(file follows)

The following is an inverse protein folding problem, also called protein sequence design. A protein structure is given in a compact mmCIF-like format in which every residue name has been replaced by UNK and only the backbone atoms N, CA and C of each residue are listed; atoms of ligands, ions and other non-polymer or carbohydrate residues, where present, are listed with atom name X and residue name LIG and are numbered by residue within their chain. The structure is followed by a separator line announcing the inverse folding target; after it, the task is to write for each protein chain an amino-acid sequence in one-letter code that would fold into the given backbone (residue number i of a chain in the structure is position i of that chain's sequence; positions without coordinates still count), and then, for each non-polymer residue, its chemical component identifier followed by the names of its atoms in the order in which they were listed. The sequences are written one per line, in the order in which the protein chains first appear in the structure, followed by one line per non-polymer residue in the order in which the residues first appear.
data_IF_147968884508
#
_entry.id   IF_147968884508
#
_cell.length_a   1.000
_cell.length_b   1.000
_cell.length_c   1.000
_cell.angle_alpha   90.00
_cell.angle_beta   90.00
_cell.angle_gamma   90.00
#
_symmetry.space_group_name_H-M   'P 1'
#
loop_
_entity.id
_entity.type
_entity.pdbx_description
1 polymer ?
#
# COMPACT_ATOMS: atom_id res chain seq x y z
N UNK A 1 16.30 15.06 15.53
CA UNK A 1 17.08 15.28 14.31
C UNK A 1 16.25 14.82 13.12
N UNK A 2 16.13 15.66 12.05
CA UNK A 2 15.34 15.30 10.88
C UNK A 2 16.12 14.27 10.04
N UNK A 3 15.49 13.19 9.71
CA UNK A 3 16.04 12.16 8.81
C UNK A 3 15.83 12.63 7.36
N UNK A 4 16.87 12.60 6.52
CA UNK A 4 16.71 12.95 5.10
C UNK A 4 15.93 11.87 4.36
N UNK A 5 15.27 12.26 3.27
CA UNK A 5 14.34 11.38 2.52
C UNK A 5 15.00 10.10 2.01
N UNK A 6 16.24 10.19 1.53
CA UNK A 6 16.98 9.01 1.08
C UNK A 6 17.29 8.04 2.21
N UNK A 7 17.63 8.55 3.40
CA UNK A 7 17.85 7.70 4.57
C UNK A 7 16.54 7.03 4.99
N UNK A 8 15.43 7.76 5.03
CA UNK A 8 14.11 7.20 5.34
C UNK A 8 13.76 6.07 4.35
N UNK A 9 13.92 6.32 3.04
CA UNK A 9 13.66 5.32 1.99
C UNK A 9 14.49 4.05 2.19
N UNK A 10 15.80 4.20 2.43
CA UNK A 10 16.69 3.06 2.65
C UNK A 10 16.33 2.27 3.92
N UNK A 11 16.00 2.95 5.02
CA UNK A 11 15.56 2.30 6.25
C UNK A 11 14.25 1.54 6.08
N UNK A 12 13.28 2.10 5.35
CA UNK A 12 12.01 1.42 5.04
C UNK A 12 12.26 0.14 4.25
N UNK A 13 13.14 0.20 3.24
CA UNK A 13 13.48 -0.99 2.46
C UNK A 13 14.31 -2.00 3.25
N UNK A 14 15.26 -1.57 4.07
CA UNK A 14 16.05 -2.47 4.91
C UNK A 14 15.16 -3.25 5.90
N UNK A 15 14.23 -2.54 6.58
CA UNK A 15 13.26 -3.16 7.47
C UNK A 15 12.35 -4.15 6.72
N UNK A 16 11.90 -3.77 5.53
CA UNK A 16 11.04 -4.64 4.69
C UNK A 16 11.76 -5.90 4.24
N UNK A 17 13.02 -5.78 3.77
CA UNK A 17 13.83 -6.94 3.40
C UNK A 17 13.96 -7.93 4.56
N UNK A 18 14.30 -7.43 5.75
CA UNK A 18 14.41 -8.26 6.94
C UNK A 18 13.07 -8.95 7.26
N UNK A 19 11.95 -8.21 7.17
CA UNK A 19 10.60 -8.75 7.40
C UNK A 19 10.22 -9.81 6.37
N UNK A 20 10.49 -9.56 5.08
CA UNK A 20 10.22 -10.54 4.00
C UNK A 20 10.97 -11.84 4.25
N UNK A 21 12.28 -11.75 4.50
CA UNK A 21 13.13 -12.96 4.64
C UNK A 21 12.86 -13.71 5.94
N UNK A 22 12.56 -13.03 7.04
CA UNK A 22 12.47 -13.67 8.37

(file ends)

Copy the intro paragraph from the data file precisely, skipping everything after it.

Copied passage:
The following is an inverse protein folding problem, also called protein sequence design. A protein structure is given in a compact mmCIF-like format in which every residue name has been replaced by UNK and only the backbone atoms N, CA and C of each residue are listed; atoms of ligands, ions and other non-polymer or carbohydrate residues, where present, are listed with atom name X and residue name LIG and are numbered by residue within their chain. The structure is followed by a separator line announcing the inverse folding target; after it, the task is to write for each protein chain an amino-acid sequence in one-letter code that would fold into the given backbone (residue number i of a chain in the structure is position i of that chain's sequence; positions without coordinates still count), and then, for each non-polymer residue, its chemical component identifier followed by the names of its atoms in the order in which they were listed. The sequences are written one per line, in the order in which the protein chains first appear in the structure, followed by one line per non-polymer residue in the order in which the residues first appear.